"It's a spectacular book, arguably one of the most important books in this nation's history," the Rev. Nancy Taylor, senior minister and CEO of the church, said in April. Samuel Adams was a member and Benjamin Franklin was baptized at the church, which was established in 1669.
At one time, the church owned five copies of the 6-by-5-inch book. One is now at the Library of Congress, another at Yale University and a third at Brown University.
If bidding surpasses $30 million, the Bay Psalm Book could set an auction record for any book. The Leonardo da Vinci Codex Hammer, a personal notebook of scientific writings and diagrams, sold for $30.8 million at Christie's in 1994.
The book was published in Cambridge, Mass., by the Puritan leaders of the Massachusetts Bay Colony. It came just 20 years after the Pilgrims landed at Plymouth.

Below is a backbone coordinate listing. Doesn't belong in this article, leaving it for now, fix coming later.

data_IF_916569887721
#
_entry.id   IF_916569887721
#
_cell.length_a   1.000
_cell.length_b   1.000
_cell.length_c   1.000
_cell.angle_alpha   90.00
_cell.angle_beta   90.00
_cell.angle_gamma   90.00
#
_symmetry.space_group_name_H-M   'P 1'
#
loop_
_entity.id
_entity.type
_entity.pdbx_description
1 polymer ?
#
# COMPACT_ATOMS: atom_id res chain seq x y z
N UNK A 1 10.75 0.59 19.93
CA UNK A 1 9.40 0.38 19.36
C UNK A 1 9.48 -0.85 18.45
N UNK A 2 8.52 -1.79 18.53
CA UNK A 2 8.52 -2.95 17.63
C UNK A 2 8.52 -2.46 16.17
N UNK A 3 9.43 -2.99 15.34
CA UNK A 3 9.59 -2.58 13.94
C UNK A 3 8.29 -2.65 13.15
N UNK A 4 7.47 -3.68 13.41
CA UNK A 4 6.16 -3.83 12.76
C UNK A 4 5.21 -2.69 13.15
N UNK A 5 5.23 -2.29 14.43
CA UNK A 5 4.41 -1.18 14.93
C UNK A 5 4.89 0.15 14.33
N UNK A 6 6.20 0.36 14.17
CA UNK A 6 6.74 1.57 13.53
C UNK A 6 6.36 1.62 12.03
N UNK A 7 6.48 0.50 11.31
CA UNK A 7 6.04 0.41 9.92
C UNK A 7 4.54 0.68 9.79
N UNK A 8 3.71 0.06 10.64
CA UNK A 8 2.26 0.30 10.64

The book was supposed to be a faithful translation into English of the original Hebrew psalms — puritans believed selected paraphrases would compromise their salvation. The 1,700 copies were printed on a press shipped over from London.
A yellowed title page, adorned with decorative flourishes, reads: "The Whole Booke of Psalmes, Faithfully Translated into English Metre." At the bottom, it says: "Imprinted 1640."
Historians believe an almanac may have come off the press before the Bay Psalm Book. But Mark Dimunation, chief of rare books and special collections at the Library of Congress, has said the almanac was more of a pamphlet or a broadsheet rather than a book. No copy of the almanac exists today. He noted that in the Americas, in general, books were printed in what is now Mexico as early as 1539.
"American poetry, American spirituality and the printed page all kind of combine and find themselves located in a single volume," Dimunation said of the Bay Psalm Book.
The last time a copy came on the auction block, in 1947, it sold for a record auction price of $151,000. At the time, it surpassed auction prices for the Gutenberg Bible, Shakespeare's First Folio and Audubon's "Birds of America."